Educational Fair Dealing Policy Shows Why the Access Copyright Licence Provides Little Value

The policy reflects Supreme Court of Canada jurisprudence by clarifying that fair dealing may be applied to course packs and class handouts with excerpts that include a single article, chapter or at least ten percent of a work.

Comparing the scope of the copying rights under fair dealing and the Access Copyright licence provides a good sense of why the licence now provides little value. Note that before considering either fair dealing or the Access Copyright licence, educational institutions will first rely on hundreds of site licenses that grant access to millions of articles and other materials or on the millions of open access works that are freely available online. Moreover, in the case of K-12 schools, an Access Copyright backed study found that 88% of books and other printed materials are copied with permission and without the need for a fair dealing analysis or an Access Copyright licence. For the remaining works, compare fair dealing with Access Copyright’s licence:

Issue Access Copyright Model Licence ACCC Fair Dealing Policy
Amount of Copy Access Copyright hereby grants a licence to the Licensee which entitles any Authorized Person, for any Authorized Purpose, to
(i) make a Copy of up to ten per cent (10%) of a Repertoire Work;
(ii) make a Copy of up to twenty per cent (20%) of a Repertoire Work as part of a Course Collection;
(iii) make a Copy of a Repertoire Work that is
A. an entire newspaper or periodical article,
B. an entire page of a newspaper or periodical,
C. a single short story, play, poem, essay or article from a Published Work that contains other Published Works,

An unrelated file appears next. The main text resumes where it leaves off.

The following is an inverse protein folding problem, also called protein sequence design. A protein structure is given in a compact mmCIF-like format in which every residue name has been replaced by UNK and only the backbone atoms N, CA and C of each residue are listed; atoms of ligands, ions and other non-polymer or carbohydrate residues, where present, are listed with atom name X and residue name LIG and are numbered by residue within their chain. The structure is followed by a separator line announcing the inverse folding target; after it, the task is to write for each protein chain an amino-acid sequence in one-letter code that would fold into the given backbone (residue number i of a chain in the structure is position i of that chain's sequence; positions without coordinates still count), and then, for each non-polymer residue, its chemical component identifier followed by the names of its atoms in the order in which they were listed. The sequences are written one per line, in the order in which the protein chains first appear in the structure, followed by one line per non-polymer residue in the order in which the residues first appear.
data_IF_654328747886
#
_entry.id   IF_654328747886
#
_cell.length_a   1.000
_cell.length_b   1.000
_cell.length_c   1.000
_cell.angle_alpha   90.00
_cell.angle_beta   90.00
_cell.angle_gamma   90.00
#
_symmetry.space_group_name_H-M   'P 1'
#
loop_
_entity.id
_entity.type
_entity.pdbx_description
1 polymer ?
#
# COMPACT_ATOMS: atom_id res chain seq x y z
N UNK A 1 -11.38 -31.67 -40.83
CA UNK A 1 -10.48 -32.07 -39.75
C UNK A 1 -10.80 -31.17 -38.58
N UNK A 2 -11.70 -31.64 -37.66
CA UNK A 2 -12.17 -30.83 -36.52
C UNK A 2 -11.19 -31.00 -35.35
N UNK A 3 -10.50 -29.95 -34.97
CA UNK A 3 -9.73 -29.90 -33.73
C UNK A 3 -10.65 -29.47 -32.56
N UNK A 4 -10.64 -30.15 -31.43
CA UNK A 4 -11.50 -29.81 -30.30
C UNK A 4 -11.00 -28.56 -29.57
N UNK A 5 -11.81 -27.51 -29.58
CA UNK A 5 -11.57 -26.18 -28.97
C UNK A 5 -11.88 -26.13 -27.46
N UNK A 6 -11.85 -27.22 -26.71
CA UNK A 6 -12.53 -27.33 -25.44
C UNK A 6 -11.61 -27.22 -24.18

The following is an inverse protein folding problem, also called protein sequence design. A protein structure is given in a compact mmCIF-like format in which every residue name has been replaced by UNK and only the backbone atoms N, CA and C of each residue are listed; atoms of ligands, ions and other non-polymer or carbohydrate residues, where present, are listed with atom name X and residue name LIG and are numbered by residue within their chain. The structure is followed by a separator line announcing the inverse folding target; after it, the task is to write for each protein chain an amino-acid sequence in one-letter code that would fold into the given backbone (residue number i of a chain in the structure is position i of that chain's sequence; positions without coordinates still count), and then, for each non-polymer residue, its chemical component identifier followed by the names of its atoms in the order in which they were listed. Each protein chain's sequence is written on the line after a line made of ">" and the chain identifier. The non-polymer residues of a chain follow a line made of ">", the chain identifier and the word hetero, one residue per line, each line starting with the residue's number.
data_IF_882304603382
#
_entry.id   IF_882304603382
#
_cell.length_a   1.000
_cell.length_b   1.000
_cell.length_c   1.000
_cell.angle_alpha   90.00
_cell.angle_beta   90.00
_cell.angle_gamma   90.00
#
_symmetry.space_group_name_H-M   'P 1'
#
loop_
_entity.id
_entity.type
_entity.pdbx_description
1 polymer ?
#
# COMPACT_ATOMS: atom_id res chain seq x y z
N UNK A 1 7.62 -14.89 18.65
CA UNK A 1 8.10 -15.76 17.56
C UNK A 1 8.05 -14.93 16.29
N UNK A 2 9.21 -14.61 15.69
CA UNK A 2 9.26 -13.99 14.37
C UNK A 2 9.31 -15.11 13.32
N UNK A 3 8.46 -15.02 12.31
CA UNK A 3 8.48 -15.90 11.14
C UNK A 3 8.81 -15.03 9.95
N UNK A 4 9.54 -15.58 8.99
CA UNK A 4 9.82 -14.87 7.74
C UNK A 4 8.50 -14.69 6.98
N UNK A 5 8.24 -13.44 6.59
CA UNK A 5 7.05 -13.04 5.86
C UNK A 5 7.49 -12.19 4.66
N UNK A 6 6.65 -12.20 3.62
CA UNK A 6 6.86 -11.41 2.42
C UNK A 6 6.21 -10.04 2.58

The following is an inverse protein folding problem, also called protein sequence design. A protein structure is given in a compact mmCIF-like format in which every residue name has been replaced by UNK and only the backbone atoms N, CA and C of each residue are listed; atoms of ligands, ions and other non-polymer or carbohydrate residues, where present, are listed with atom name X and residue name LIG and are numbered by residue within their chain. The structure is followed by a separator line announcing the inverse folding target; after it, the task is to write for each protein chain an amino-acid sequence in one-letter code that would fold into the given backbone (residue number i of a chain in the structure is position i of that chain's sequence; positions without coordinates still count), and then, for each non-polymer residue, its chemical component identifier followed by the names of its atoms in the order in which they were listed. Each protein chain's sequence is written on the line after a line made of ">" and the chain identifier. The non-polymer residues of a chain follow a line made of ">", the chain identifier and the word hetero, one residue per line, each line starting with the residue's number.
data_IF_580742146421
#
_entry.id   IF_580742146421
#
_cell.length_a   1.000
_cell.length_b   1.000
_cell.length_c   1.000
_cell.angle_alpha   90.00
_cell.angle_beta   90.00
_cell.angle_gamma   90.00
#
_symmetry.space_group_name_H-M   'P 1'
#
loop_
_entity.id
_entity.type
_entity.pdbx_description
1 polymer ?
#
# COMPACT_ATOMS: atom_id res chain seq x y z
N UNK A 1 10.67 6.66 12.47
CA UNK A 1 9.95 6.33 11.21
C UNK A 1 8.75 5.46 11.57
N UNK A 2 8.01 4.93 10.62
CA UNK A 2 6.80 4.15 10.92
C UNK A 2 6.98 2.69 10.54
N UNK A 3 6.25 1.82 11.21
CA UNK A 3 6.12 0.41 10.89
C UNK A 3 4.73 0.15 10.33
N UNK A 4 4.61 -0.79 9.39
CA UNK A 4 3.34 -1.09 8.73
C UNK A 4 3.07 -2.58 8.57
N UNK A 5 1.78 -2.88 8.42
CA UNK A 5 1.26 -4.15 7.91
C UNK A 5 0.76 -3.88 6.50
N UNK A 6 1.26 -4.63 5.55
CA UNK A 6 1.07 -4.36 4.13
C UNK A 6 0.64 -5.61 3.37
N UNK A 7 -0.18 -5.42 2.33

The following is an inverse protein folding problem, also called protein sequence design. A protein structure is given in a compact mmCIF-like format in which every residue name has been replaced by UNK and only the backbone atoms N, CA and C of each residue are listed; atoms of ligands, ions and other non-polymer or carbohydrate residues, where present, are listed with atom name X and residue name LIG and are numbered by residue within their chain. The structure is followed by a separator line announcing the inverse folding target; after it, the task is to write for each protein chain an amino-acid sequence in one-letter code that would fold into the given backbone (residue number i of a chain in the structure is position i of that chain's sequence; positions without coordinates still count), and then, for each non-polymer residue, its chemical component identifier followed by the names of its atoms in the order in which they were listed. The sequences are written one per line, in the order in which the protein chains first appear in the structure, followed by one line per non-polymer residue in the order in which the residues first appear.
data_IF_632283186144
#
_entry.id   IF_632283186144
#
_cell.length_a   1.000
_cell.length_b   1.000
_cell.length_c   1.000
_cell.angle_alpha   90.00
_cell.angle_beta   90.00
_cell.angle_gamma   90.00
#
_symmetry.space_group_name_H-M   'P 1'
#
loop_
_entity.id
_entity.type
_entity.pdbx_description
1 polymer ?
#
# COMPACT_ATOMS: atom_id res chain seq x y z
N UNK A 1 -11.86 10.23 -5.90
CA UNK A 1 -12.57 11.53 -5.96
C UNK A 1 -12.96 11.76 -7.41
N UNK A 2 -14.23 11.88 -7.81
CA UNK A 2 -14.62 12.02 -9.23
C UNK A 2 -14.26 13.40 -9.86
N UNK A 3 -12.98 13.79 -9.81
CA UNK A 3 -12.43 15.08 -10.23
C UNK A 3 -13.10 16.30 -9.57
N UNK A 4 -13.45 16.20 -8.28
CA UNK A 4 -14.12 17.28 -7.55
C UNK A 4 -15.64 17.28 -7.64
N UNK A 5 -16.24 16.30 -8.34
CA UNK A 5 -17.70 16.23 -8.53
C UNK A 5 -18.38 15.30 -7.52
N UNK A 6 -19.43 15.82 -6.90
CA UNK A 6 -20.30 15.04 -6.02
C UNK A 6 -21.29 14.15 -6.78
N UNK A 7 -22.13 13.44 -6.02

D. an entire entry from an encyclopaedia, annotated bibliography, dictionary or similar reference work,
E. an entire reproduction of an artistic work (including any drawing, painting, print, photograph or other reproduction of a work of sculpture, architectural work or work of artistic craftsmanship) from a Published Work that contains other Published Works, or
F. one chapter, provided it is no more than twenty per cent (20%) of a book,
provided that in each case that the Copy is made in accordance with the conditions in sections 4, 5 and 6.
A single copy of a short excerpt from a copyright-protected work may be provided or communicated to each student enrolled in a class or course:
a. as a class handout
b. as a posting to a learning or course management system that is password protected or otherwise restricted to students of a school or post-secondary educational institution
c. as part of a course pack
A short excerpt means:
a. up to 10% of a copyright-protected work (including a literary work, musical score, sound recording, and an audiovisual work)
b. one chapter from a book
c. a single article from a periodical
d. an entire artistic work (including a painting, print, photograph, diagram, drawing, map, chart, and plan) from a copyright-protected work containing other artistic works
e. an entire newspaper article or page
f. an entire single poem or musical score from a copyright-protected work containing other poems or musical scores
g. an entire entry from an encyclopedia, annotated bibliography, dictionary or similar reference work
Repertoire “Repertoire Work” means a Published Work in which Access Copyright collectively administers the rights, as authorized by the copyright owner or by another collective management organization, whether by assignment, licence, agency or otherwise, and includes any Copy of a Repertoire Work. For clarity, Repertoire Works consist of Published Works that have a print equivalent and are not on the Exclusions List and Published Works in born-digital format that are identified on the Inclusions List. Any published work